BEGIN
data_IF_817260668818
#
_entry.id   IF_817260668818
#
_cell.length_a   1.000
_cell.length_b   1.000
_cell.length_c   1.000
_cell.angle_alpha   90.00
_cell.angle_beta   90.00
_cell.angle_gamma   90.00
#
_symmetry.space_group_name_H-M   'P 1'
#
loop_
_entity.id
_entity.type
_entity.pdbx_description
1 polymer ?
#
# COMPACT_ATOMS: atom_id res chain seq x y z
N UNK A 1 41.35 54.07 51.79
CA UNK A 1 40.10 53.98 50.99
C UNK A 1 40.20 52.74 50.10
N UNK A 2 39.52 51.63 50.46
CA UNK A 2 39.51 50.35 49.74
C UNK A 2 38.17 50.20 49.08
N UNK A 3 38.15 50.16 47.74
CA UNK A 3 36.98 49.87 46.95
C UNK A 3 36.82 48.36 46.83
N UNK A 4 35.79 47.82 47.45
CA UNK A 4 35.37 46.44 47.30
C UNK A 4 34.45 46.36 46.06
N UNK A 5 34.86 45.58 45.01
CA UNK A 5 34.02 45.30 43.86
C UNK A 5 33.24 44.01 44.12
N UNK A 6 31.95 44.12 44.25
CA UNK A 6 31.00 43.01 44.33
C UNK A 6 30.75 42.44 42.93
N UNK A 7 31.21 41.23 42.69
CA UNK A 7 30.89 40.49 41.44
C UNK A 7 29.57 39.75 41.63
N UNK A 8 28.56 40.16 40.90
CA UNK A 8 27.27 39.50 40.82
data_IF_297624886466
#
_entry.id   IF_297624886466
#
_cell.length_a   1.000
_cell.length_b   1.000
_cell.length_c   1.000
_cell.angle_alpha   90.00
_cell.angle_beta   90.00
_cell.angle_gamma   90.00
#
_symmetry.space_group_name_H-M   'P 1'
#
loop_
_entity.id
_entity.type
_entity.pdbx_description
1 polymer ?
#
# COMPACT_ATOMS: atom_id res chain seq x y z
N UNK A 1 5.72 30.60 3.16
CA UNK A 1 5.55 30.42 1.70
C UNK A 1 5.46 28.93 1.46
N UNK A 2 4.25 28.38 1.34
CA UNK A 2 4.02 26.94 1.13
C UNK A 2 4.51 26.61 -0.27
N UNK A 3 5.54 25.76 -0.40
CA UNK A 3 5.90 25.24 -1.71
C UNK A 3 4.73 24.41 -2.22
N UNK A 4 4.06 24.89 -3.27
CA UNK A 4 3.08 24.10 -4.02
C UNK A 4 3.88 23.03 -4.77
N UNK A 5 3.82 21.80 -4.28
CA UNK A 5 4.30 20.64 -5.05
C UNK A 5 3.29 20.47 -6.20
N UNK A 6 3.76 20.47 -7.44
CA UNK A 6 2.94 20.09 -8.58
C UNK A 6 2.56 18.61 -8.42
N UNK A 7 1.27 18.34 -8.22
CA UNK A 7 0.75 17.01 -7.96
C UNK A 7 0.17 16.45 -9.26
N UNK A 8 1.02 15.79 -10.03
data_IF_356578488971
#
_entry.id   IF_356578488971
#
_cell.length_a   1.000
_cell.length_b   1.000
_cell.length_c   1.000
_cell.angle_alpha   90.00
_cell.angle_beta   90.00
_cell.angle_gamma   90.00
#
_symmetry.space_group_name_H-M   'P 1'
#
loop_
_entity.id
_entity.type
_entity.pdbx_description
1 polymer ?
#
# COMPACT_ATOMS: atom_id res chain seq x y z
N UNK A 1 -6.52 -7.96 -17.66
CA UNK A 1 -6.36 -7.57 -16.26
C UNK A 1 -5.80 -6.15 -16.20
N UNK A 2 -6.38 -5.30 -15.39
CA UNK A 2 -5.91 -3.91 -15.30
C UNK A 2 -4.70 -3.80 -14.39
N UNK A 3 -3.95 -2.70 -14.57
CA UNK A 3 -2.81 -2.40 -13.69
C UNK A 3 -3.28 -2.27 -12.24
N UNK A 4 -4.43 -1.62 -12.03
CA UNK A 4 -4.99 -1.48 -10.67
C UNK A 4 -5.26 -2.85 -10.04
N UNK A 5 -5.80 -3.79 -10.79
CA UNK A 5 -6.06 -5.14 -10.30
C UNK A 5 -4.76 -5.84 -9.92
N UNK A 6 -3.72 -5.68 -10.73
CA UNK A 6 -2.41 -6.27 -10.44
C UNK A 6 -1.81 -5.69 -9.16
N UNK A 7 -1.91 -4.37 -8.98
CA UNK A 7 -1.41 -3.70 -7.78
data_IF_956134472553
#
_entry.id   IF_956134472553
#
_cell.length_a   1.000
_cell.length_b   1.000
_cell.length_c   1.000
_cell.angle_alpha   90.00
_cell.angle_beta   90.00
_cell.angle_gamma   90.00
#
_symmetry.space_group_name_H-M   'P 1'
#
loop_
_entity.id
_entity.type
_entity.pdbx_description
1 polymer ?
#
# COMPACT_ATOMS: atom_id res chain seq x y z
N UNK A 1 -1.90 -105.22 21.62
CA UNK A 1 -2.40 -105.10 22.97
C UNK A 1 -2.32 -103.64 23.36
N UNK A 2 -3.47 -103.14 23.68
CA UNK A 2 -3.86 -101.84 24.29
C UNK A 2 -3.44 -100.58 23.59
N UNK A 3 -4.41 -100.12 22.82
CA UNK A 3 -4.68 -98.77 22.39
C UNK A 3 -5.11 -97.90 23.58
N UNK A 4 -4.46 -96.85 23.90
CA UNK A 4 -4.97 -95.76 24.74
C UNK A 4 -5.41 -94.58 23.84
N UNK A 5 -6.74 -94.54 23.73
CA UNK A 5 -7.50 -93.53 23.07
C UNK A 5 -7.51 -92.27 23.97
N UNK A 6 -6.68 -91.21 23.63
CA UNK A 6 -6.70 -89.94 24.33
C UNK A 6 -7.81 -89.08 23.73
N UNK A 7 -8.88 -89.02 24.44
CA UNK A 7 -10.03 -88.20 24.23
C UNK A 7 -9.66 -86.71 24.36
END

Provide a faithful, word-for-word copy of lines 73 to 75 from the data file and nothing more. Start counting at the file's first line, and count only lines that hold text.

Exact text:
N UNK A 4 4.06 24.89 -3.27
CA UNK A 4 3.08 24.10 -4.02
C UNK A 4 3.88 23.03 -4.77